Second a contract is a contract, the locking is just ice on the cake, the contract by itself has the force of law behind it or contracts became jokes?

           

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      btr1701 (profile), Mar 19th, 2013 @ 3:25pm

      Re: And why do we care if we own it?

      > No one else on the Internet wants to own
      > anything but somehow we're supposed to want
      > to own our digital books and our phones.

      The fact that you don't want to own things is hardly justification for passing laws prohibiting others from doing so.

      Your personal desires aren't the objective benchmark by which all mankind is judged.

       

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      totalz (profile), Mar 19th, 2013 @ 6:46pm

      Re: And why do we care if we own it?

      Well, I'm pretty sure u will rent a dick just for pissing (even if u don't need one), and u don't need an asshole, cause u got your month for that. IMO!

       

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      Anonymous Coward, Mar 19th, 2013 @ 7:57pm

      Re: And why do we care if we own it?

      you're wrong on so many levels but let me just address this one;I want to own the shit I buy

       

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      Anonymous Coward, Mar 20th, 2013 @ 10:16am

      Re: And why do we care if we own it?

      Why do we care? Because it opens the door to unilateral and abusive agreements that bind the consumer to do what the manufacturer wants. They would essentially be able to dictate what you can and can't do with what you PAID for!

      For example, They can sell a car model that is locked for driving outside the state, and then sell you the same car for much more, except that this time it works everywhere.

      You're essentially held hostage to the manufacturer's desires.

      If you want to change the software in your phone because it doesn't suit your needs, you should be able to do it! It's not a corporation's business to choose what I can do with my devices, and having anyone control my devices certainly isn't in my best interests either (copyright is about the public interest, remember?).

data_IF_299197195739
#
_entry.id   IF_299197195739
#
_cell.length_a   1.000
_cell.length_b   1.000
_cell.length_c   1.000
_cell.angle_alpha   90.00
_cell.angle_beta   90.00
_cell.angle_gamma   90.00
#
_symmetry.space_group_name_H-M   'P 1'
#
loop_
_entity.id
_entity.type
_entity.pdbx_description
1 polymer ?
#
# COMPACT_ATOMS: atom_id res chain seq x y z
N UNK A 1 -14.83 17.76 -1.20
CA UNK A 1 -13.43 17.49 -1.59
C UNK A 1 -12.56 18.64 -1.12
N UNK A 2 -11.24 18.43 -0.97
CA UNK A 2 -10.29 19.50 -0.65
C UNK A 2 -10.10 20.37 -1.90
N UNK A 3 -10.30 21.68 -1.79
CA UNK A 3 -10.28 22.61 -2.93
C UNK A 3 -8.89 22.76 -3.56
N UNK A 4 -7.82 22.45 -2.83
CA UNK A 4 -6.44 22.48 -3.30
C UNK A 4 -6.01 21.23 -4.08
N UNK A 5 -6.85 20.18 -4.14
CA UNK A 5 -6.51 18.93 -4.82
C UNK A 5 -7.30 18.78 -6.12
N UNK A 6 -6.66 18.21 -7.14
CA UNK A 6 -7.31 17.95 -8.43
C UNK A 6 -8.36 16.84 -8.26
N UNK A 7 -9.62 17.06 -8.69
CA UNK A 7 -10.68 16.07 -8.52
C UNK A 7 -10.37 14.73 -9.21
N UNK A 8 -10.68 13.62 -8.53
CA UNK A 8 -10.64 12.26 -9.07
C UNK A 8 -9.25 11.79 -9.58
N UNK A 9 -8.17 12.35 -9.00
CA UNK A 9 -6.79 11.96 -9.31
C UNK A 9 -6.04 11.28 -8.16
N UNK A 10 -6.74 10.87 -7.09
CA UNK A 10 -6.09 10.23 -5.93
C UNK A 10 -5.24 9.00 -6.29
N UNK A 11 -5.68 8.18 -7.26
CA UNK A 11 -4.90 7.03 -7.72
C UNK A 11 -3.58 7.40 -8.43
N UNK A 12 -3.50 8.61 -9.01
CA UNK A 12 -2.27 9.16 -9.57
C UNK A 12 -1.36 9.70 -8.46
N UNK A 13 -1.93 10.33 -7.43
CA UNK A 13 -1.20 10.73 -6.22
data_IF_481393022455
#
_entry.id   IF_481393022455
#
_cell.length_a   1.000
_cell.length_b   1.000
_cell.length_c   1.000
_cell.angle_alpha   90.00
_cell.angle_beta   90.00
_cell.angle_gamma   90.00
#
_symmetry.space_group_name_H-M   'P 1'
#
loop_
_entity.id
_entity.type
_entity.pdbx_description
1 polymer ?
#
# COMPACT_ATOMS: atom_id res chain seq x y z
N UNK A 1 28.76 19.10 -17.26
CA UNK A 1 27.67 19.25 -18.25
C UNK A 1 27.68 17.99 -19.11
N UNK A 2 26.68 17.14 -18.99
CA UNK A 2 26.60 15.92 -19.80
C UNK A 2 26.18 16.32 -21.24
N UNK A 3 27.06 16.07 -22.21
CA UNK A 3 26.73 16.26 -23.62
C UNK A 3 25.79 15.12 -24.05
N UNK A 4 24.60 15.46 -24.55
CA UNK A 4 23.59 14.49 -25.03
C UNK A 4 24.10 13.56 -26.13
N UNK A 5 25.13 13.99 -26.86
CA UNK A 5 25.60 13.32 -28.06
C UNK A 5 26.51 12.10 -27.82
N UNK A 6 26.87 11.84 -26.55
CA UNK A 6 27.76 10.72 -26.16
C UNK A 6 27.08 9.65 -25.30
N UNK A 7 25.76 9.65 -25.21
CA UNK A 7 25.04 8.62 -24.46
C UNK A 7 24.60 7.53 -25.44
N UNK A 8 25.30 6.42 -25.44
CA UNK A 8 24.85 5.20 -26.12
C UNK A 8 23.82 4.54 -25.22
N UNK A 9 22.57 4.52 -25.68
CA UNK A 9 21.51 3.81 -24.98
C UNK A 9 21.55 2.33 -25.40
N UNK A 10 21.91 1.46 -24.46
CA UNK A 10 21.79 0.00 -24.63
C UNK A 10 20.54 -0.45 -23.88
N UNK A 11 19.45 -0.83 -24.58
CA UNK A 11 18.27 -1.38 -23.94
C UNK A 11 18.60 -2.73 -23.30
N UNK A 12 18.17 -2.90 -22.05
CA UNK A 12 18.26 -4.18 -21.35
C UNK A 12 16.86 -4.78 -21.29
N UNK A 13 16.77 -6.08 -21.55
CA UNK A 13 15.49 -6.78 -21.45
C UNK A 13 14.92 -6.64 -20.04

The manufacturer shouldn't be able to dictate their terms without negotiating at all and forcing me to either accept or be left without a car or a mobile phone.

      Even worse would be if what I needed wasn't offered by anyone. What should I do there? Ram my phone up my butt? No! I should be able to modify the software!

      All smartphones ship with data-collecting bloatware now. I can't remove it. Should I have to tolerate bloatware installed by the manufacturer, which is absolutely superfluous to the phone's correct functioning and serves no other purpose other than fattening the manufacturer's pockets? The answer is totally NO. I should be able to remove it!

       

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    identicon
    jackn, Mar 19th, 2013 @ 1:40pm

    Why would I want to "own" my phone? Why would I want to pay $600 up front for the phone when I can let the phone company tie up their capital and rent it out to me with a higher monthly fee? I know owning is right for some of the people out there, but I think most would rather avoid the hassles of tying up their money for so long.

    Thats you choice, where you fail is assuming everyone else must want the same as you.

    You see, your level of thinking is elementary school level.

     

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    •  
      icon